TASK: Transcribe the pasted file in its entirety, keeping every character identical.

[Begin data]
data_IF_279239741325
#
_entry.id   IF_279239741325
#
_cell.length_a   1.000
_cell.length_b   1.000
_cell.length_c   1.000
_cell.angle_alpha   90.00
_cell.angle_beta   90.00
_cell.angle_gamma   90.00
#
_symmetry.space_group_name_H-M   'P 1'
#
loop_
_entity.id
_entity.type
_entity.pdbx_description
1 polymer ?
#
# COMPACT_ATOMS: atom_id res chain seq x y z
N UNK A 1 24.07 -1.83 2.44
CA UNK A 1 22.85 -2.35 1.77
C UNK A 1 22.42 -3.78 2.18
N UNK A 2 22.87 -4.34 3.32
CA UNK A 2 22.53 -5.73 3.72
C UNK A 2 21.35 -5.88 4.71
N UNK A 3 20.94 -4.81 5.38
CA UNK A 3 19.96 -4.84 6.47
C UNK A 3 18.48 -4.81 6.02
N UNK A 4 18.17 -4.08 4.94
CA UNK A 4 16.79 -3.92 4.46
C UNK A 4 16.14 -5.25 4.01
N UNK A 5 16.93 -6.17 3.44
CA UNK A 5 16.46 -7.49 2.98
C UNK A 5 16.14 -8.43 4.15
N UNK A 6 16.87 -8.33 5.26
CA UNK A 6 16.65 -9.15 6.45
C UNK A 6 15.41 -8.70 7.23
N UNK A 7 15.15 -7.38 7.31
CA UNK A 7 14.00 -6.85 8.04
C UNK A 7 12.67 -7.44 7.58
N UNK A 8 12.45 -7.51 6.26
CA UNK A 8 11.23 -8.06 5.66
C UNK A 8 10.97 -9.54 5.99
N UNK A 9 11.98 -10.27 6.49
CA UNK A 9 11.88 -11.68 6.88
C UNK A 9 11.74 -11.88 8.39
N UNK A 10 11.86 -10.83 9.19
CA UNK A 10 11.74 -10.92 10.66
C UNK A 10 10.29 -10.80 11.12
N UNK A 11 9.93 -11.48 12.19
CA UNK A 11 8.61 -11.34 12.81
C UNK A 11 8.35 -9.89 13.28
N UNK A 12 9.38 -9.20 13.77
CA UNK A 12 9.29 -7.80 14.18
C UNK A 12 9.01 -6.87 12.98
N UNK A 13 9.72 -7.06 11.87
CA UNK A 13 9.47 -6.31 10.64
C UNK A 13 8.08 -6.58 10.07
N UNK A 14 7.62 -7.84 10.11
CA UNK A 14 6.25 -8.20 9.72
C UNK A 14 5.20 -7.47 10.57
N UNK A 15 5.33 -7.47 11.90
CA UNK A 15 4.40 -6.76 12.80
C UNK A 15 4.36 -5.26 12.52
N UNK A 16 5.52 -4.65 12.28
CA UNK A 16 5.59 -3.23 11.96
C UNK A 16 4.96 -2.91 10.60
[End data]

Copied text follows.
data_IF_279239741325
#
_entry.id   IF_279239741325
#
_cell.length_a   1.000
_cell.length_b   1.000
_cell.length_c   1.000
_cell.angle_alpha   90.00
_cell.angle_beta   90.00
_cell.angle_gamma   90.00
#
_symmetry.space_group_name_H-M   'P 1'
#
loop_
_entity.id
_entity.type
_entity.pdbx_description
1 polymer ?
#
# COMPACT_ATOMS: atom_id res chain seq x y z
N UNK A 1 24.07 -1.83 2.44
CA UNK A 1 22.85 -2.35 1.77
C UNK A 1 22.42 -3.78 2.18
N UNK A 2 22.87 -4.34 3.32
CA UNK A 2 22.53 -5.73 3.72
C UNK A 2 21.35 -5.88 4.71
N UNK A 3 20.94 -4.81 5.38
CA UNK A 3 19.96 -4.84 6.47
C UNK A 3 18.48 -4.81 6.02
N UNK A 4 18.17 -4.08 4.94
CA UNK A 4 16.79 -3.92 4.46
C UNK A 4 16.14 -5.25 4.01
N UNK A 5 16.93 -6.17 3.44
CA UNK A 5 16.46 -7.49 2.98
C UNK A 5 16.14 -8.43 4.15
N UNK A 6 16.87 -8.33 5.26
CA UNK A 6 16.65 -9.15 6.45
C UNK A 6 15.41 -8.70 7.23
N UNK A 7 15.15 -7.38 7.31
CA UNK A 7 14.00 -6.85 8.04
C UNK A 7 12.67 -7.44 7.58
N UNK A 8 12.45 -7.51 6.26
CA UNK A 8 11.23 -8.06 5.66
C UNK A 8 10.97 -9.54 5.99
N UNK A 9 11.98 -10.27 6.49
CA UNK A 9 11.88 -11.68 6.88
C UNK A 9 11.74 -11.88 8.39
N UNK A 10 11.86 -10.83 9.19
CA UNK A 10 11.74 -10.92 10.66
C UNK A 10 10.29 -10.80 11.12
N UNK A 11 9.93 -11.48 12.19
CA UNK A 11 8.61 -11.34 12.81
C UNK A 11 8.35 -9.89 13.28
N UNK A 12 9.38 -9.20 13.77
CA UNK A 12 9.29 -7.80 14.18
C UNK A 12 9.01 -6.87 12.98
N UNK A 13 9.72 -7.06 11.87
CA UNK A 13 9.47 -6.31 10.64
C UNK A 13 8.08 -6.58 10.07
N UNK A 14 7.62 -7.84 10.11
CA UNK A 14 6.25 -8.20 9.72
C UNK A 14 5.20 -7.47 10.57
N UNK A 15 5.33 -7.47 11.90
CA UNK A 15 4.40 -6.76 12.80
C UNK A 15 4.36 -5.26 12.52
N UNK A 16 5.52 -4.65 12.28
CA UNK A 16 5.59 -3.23 11.96
C UNK A 16 4.96 -2.91 10.60